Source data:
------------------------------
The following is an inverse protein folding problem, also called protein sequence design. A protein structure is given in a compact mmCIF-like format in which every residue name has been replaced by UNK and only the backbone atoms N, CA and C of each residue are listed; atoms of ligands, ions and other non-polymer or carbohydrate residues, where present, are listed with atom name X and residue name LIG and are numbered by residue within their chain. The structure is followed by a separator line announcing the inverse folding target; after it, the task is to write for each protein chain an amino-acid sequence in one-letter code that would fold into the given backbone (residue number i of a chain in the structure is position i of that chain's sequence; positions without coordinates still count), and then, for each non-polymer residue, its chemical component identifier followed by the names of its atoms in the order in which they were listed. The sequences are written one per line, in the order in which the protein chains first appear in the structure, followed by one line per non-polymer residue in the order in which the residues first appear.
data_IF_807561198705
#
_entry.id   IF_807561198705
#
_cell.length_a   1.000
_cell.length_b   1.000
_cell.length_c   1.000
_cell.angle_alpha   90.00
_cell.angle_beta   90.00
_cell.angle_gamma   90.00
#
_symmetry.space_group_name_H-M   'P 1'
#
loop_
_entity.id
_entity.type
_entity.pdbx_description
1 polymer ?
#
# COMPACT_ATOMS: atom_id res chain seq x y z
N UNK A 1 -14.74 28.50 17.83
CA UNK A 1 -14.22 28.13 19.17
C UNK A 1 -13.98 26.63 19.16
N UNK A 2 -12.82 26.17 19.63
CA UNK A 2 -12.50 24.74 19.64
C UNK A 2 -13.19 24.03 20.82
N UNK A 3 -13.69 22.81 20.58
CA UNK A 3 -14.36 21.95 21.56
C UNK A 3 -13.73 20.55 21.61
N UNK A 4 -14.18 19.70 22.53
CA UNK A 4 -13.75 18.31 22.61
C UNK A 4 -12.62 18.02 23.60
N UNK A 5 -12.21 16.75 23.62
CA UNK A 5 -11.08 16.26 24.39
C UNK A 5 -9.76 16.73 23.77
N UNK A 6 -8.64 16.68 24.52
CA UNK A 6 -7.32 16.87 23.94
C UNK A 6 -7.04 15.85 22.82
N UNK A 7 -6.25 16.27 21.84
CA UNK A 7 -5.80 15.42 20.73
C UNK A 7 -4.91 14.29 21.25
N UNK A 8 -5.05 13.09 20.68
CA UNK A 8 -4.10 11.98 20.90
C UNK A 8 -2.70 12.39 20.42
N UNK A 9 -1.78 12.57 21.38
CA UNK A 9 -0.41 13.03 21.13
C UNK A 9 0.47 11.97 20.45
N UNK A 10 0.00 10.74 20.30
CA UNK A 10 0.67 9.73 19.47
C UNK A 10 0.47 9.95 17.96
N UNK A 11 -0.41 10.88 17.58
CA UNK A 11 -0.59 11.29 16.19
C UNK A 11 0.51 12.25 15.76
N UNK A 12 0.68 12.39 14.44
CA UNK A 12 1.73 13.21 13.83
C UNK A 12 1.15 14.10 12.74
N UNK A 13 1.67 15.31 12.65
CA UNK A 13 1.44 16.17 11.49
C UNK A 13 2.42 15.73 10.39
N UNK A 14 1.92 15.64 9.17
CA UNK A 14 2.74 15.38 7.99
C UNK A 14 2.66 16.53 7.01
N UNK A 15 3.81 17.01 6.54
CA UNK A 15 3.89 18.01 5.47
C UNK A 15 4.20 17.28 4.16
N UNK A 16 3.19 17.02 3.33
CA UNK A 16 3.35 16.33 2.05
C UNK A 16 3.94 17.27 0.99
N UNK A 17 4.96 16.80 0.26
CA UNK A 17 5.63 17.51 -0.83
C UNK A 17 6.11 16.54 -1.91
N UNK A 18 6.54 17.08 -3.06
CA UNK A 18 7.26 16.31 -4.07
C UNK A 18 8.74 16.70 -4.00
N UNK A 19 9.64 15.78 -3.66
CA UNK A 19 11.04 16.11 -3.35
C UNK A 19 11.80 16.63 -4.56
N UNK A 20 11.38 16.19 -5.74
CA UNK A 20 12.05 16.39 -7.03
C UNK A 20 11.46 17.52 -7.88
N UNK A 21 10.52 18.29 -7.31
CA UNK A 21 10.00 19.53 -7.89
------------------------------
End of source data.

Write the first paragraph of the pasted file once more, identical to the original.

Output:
The following is an inverse protein folding problem, also called protein sequence design. A protein structure is given in a compact mmCIF-like format in which every residue name has been replaced by UNK and only the backbone atoms N, CA and C of each residue are listed; atoms of ligands, ions and other non-polymer or carbohydrate residues, where present, are listed with atom name X and residue name LIG and are numbered by residue within their chain. The structure is followed by a separator line announcing the inverse folding target; after it, the task is to write for each protein chain an amino-acid sequence in one-letter code that would fold into the given backbone (residue number i of a chain in the structure is position i of that chain's sequence; positions without coordinates still count), and then, for each non-polymer residue, its chemical component identifier followed by the names of its atoms in the order in which they were listed. The sequences are written one per line, in the order in which the protein chains first appear in the structure, followed by one line per non-polymer residue in the order in which the residues first appear.